Continued finger pressure on trigger 27 causes a slight additional amount of trigger pivotal movementsuch that the trigger sear il rides oli of the double action seal 53 of the hammer, whereupon the bias pressure of the pistol mainspring 33 on thel hammer stirrup 36 causes hammer 29 to swing sharply in direction opposite to that shown by arrow B to its release position as indicated by dotted lines R. Y
FIGURE 3 shows an intermediate disposition of the parts during a single action movement thereof, the harnmer 29 being now in its single action fully cocked position and immediately prior to its release to move under the urging of mainspring 33 into tiring contact with the cartridge within a chamber such as chamber a. It will be recalled that the single action fully cocked position of hammer 29 is substantially the same as its double action fully cocked position. In actuating the mechanism between its positions as shown in FIGURES l and 3, the hammer is manually pivoted, in the direction of arrow B, its single action sear 52 engaging the trigger sear portion 41 until it locks with trigger single action sear Si' in conventional manner. As will be understood by those familiar with the art, such pivoting of hammer 29 causes pivotal movement of trigger 27 in the direction of arrow A due to such engagement of the parts.
After hammer 29 has been moved to its single action fully cocked position, the pistol 29 is grasped by the handle portion in conventional manner with the foreiinger applied to trigger 27. Pressure on trigger 2.7 causes a slight additional amount of trigger pivotal movement in the direction of arrow IA such that the trigger single action sear `Si rides ott of the single action sear 52, of the hammer, whereupon the bias pressure of the pistol mainspring 33 on the hammer stir'rup 36 causes hammer 29 to swing sharply in direction opposite to that shown by arrow B to its released position as indicated by dotted lines R.
During both the single action movement and the double action movement of the mechanism `fait, the pivotal movement of trigger 27 urges hand element 34 in engagement with cylinder ratchet 3S in the previously described manner and thus provides the contemporaneous chamber indexing rotative movement of cylinder 24.
Referring now to FIGURES 7 and 7A, a modied form of trigger 27 is shown, as may be used in the mechanism 26. This modified form of trigger is somewhat similar to that which is more fully described in my aforementioned copending application. In addition to having a trigger slot du, `the single action trigger sear fil as well as the double actiontrigger sear 89, and a trigger cam surface 86 as previously described, the trigger of FIGURES 7 and 7A includes a spring receiving orice 43 formed within the body portion 27a of the trigger, and a trigger projecting portion 42 which is attached to the side surface of trigger body portion 27a, as by welding or brazing, at a location immediately below the trigger slot 4G. By its lateral protrusion, the trigger projecting portion 42 lies within the planeV of movement of rebound lever 3l when the trigger is installed in the mechanism. The ori*- iice 43 communicates with the lower end 49a of the trigger slot 4G and has a coil type spring 4-4 disposed therewithin. The spring 44 is biased towards the aforementioned upward direction of movement of the hand element, and is retained within orice -43 as by a set screw i5 in threaded engagement with orifice internal threads 43a which are formed at the open end of the orice adjacent an edge of trigger body portion 27a. A button head 46 or the like may be provided at thatend of the spring 44 which projects into the slot 40 for bias engagement with hand axle y39. Thus, the bias of spring 44 on hand axle 39 will normally urge the latter away from the lower end 40a of the slot 40.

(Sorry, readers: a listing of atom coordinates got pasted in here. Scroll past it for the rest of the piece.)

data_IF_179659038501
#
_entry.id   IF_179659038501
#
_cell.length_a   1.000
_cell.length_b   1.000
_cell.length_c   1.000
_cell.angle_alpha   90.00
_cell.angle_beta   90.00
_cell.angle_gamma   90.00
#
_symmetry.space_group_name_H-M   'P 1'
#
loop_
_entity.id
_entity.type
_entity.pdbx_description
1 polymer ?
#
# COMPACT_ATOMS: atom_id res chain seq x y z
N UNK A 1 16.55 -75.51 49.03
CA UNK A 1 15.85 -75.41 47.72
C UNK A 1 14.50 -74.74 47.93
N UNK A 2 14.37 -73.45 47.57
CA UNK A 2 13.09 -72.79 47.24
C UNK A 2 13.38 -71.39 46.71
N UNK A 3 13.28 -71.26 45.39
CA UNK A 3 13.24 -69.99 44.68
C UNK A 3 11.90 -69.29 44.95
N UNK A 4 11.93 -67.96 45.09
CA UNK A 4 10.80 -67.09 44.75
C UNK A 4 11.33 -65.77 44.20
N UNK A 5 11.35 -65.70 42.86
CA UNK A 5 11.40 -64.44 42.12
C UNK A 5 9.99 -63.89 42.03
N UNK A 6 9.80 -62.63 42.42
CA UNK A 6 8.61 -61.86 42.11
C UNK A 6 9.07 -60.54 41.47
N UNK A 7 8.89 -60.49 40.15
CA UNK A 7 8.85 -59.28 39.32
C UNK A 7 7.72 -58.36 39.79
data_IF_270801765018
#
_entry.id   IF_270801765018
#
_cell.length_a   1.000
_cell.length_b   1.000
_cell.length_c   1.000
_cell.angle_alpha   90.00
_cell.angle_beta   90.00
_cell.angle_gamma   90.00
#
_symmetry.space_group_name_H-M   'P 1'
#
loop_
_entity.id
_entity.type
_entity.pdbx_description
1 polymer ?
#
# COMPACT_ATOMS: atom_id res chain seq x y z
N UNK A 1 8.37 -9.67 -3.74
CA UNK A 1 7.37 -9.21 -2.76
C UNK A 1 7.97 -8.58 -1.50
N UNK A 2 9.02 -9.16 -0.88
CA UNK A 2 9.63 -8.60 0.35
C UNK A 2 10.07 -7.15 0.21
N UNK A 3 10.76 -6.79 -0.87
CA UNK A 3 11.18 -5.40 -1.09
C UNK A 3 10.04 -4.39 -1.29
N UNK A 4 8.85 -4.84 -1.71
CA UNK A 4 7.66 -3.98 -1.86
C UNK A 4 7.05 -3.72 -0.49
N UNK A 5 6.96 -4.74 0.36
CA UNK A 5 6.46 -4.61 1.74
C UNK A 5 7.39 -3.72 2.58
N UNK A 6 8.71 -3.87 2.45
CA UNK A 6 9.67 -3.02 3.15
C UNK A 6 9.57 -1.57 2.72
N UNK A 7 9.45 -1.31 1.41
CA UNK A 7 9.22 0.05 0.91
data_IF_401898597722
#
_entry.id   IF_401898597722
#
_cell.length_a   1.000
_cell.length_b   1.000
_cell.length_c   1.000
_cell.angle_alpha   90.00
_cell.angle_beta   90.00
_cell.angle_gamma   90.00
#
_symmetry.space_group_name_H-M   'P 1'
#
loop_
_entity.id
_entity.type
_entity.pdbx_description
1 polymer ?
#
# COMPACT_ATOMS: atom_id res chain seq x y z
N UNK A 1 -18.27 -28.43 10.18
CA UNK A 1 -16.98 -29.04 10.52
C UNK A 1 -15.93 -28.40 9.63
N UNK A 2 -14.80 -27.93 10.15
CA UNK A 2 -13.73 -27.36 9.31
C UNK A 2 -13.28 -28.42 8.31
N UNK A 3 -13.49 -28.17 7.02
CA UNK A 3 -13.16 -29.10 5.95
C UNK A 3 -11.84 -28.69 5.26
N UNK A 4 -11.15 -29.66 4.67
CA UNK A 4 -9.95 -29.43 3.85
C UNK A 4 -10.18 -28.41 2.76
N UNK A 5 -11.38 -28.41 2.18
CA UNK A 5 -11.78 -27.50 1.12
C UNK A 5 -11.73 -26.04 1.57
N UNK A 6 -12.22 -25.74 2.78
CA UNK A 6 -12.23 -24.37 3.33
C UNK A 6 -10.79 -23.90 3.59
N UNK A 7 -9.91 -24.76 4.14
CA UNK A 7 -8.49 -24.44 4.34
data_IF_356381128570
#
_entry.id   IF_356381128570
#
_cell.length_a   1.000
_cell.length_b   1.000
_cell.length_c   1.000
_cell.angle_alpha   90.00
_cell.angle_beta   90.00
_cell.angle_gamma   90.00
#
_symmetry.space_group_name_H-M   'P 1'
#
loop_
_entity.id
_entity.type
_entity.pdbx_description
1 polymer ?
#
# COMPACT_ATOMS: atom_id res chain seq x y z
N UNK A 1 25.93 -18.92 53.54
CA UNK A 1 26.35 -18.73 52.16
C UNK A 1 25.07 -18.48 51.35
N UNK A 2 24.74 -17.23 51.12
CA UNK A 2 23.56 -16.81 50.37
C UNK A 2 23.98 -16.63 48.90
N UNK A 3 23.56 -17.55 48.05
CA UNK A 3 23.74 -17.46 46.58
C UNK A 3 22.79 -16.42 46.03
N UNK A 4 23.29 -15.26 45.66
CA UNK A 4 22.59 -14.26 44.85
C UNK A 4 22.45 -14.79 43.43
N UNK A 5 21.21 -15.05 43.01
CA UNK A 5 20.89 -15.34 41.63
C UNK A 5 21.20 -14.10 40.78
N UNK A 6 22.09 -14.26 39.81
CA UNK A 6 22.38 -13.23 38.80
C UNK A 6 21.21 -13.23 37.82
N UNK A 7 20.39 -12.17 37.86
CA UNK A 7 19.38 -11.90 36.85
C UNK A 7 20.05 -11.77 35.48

kGO
Similar modified forms of trigger 27 are described in my aforementioned copending application, and it will be understood that any of the same might be used as an alternative to the trigger shown by FIGURES 7 and 7A.